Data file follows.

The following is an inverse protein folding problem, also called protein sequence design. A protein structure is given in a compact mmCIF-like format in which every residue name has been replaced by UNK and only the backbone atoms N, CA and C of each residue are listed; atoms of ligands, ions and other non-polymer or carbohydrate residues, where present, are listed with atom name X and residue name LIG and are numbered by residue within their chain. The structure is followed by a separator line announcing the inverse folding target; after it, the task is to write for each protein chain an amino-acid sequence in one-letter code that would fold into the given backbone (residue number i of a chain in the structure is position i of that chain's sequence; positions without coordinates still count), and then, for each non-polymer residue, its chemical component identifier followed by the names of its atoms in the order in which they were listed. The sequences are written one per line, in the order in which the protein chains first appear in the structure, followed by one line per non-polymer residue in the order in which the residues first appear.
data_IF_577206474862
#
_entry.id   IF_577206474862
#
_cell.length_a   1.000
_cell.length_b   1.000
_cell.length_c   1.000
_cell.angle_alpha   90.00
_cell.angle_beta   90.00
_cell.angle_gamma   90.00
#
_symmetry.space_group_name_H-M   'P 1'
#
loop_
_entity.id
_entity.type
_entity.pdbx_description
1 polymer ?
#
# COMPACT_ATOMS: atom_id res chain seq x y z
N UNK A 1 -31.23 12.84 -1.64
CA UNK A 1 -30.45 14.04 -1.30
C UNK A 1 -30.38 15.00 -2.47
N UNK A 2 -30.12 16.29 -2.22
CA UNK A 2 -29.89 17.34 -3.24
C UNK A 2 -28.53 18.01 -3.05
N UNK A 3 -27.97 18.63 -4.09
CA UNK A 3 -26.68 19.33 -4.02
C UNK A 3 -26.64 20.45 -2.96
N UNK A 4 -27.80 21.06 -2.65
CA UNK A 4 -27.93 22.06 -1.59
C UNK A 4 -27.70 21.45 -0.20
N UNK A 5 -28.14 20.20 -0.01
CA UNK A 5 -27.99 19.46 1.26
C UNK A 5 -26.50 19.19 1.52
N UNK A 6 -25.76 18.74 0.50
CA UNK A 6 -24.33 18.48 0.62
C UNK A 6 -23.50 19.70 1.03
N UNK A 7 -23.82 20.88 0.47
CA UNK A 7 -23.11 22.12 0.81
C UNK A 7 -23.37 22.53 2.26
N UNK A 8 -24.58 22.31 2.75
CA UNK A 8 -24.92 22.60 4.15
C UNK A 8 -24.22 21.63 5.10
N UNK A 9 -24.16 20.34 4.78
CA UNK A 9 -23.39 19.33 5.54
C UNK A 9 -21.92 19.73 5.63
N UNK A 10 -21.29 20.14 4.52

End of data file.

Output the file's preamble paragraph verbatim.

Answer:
The following is an inverse protein folding problem, also called protein sequence design. A protein structure is given in a compact mmCIF-like format in which every residue name has been replaced by UNK and only the backbone atoms N, CA and C of each residue are listed; atoms of ligands, ions and other non-polymer or carbohydrate residues, where present, are listed with atom name X and residue name LIG and are numbered by residue within their chain. The structure is followed by a separator line announcing the inverse folding target; after it, the task is to write for each protein chain an amino-acid sequence in one-letter code that would fold into the given backbone (residue number i of a chain in the structure is position i of that chain's sequence; positions without coordinates still count), and then, for each non-polymer residue, its chemical component identifier followed by the names of its atoms in the order in which they were listed. The sequences are written one per line, in the order in which the protein chains first appear in the structure, followed by one line per non-polymer residue in the order in which the residues first appear.